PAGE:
How Many Nurses Are in the U.S.?

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A group of five nurses poses in front of a hospital.

Nursing is one of the most important professions in the health care industry. It’s also a job that’s facing a shortage of qualified candidates. For students pursuing a career in advanced nursing, this projected dearth translates to significant opportunities. Earning an advanced degree, such as an online Master of Science in Nursing (MSN), can prepare students to pursue these opportunities to the fullest extent of their abilities.

The Nursing Shortage by the Numbers

How many nurses are in the U.S.? Statistics suggest not enough, which could be problematic down the road. According to a 2017 report published by the Health Resources and Services Administration (HRSA) there will be a need for nearly 800,000 additional registered nurses (RNs) by 2030. Furthermore, a 2018 report from the American Nurses Association (ANA) predicts more registered nurse openings through 2022 than in any other profession in the United States. ANA’s numbers correlate with data from the BLS, which projects 15% job growth for registered nurses between 2016 and 2026. The forecast growth is even greater for advanced practice registered nurses (APRNs) such as nurse practitioners; the BLS projects 31% growth in this job category between 2016 and 2026, compared with only 7% for all occupations.

What’s Causing the Nursing Shortage?

Several factors contribute to the nursing shortage. Arguably the most prominent is the aging population; there are more people aged 65 and older than at any other time in the country’s history. This number is poised to increase significantly over the next decade. According to the Population Reference Bureau (PRB), projections indicate that, by the time the latter half of the baby boom generation hits retirement age in 2029, just over 71 million Americans will be 65 and older — which translates to approximately one in every five Americans. This aging population correlates with people living longer and hence the increased need for health care services.

The expected wave of retirement also directly affects the nursing industry itself. Projections indicate that roughly one-third of the current nursing workforce will hit retirement age by 2031. This would leave a shortfall of about 1 million nurses, but it also connects to a potentially greater issue relating to nurse training. While there may be a greater need to fill these positions as they become available, there may also be an increased lack of qualified nurses to deploy the resources and training necessary to ensure the delivery of high-quality care that can improve patient outcomes. Because of this, it’s become crucial for advanced practice nurses to carefully hone the skills and competencies that can allow them to flourish as trusted leaders in the industry.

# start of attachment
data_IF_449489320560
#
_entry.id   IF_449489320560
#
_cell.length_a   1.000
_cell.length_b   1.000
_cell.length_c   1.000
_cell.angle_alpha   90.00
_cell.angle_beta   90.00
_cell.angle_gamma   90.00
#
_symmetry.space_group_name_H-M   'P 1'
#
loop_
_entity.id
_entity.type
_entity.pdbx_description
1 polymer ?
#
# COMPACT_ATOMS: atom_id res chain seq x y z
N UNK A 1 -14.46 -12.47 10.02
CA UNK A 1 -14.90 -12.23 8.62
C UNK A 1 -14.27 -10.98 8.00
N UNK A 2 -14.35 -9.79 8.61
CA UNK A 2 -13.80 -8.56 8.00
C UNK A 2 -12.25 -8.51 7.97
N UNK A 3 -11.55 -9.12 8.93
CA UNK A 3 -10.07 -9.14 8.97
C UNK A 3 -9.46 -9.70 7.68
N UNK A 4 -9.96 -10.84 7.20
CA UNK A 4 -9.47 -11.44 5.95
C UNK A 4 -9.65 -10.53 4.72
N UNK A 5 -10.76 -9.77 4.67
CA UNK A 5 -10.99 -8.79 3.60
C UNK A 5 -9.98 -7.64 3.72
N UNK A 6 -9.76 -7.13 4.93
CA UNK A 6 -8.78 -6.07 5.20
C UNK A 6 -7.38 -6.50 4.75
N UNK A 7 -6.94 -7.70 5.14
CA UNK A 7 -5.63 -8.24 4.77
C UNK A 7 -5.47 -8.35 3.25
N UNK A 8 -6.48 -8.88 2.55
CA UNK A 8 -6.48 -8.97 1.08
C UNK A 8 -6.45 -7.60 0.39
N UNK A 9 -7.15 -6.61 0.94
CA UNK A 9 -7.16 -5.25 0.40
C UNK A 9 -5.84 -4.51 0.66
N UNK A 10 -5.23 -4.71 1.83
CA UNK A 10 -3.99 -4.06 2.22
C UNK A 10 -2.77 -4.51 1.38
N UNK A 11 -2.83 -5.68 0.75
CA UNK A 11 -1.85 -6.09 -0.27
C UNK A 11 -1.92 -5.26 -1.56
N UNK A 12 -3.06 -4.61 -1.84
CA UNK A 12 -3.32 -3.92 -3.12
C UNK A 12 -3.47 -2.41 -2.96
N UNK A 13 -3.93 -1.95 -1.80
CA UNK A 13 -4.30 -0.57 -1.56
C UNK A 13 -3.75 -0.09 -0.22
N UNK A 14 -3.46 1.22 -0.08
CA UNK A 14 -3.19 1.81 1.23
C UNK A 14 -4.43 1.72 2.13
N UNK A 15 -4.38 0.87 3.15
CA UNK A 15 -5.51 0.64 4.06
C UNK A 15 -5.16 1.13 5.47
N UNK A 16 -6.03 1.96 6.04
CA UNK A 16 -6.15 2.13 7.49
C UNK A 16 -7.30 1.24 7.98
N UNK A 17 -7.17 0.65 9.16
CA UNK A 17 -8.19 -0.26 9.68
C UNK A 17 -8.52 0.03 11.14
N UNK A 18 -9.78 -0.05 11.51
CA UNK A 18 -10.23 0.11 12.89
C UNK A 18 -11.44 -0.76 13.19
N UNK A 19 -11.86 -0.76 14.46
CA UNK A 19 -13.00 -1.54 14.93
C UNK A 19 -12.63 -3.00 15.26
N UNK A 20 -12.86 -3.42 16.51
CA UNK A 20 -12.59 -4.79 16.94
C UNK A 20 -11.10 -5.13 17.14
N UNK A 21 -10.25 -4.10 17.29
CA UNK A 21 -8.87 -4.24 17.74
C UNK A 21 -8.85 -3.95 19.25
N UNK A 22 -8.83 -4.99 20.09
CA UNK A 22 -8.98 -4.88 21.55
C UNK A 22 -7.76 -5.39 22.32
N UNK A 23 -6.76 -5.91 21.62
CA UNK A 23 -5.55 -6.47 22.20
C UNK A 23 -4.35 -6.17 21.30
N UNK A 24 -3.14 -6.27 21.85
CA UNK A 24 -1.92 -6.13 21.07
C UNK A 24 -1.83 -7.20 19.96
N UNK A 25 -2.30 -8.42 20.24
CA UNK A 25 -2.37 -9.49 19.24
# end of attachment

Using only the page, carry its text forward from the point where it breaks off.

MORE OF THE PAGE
Projected Nursing Jobs

Studies indicate that states with large population centers tend to have the highest levels of employment in the health care industry. California tops this list, followed by New York, Texas, and Florida. At the same time, states in the South and Northeast have the highest concentration of jobs in the industry, a metric led by Tennessee, Mississippi, Maine, and Massachusetts. As nurses retire from their positions, this could translate to a greater uptick in opportunities in these states than elsewhere.

Studies show that most of these positions may be offered in physician offices. These reports also project a number of potentially available roles in a hospital and outpatient care environment, although there may a lower number of hospitals to work at compared with outpatient care clinics.

Benefits of Earning an Advanced Nursing Degree

Attaining an advanced nursing degree, such as an MSN, can open students up to a greater number of higher-level roles linked to the industry’s projected shortage. The skills and competencies nurtured throughout an MSN program can also prepare students to lead others through the industry’s constant changes, from new insurance laws to innovative technological advances.

Advanced nursing roles tend to offer more generous financial benefits. For instance, according to the BLS, the 2017 annual median pay for a nurse practitioner was $110,930. The annual median pay for a non-advanced role, such as a registered nurse, was $70,000.
Ultimately, the biggest benefit to pursuing an advanced nursing degree is that it gives aspiring nurses a greater chance to be agents of positive change in health care. Having the ability to oversee the industry’s intricacies from a high-level nursing position can have a profound effect on how health care is delivered, an element that can have a directly positive impact on patients’ lives. Learn how Regis College’s online Master of Science in Nursing can help sharpen the skills needed to make this impact.

Recommended Reading:
Degrees Defined: What Does MSN Mean?
Comparing Career Tracks: Nurse Practitioner vs. Nurse Anesthetist
Nurse Practitioner Careers: Duties, Job Growth, the Average Psychiatric Nurse Practitioner Salary

American Association of Colleges of Nursing, Nursing Shortage Fact Sheet
Henry J Kaiser Family Foundation, Nurse Practitioners and Physician Assistants
PRB, “Just How Many Baby Boomers Are There?”
Regis College, Online Master of Science in Nursing
U.S. Bureau of Health Workforce, State-Level Projections of Supply and Demand for Primary Care Practitioners: 2013-2025
U.S. Bureau of Labor Statistics, Nurse Anesthetists, Nurse Midwives, and Nurse Practitioners
U.S. Bureau of Labor Statistics, Occupational Employment and Wages, Nurse Practitioners
U.S. Bureau of Labor Statistics, Registered Nurses
U.S. National Library of Medicine, Nursing Shortage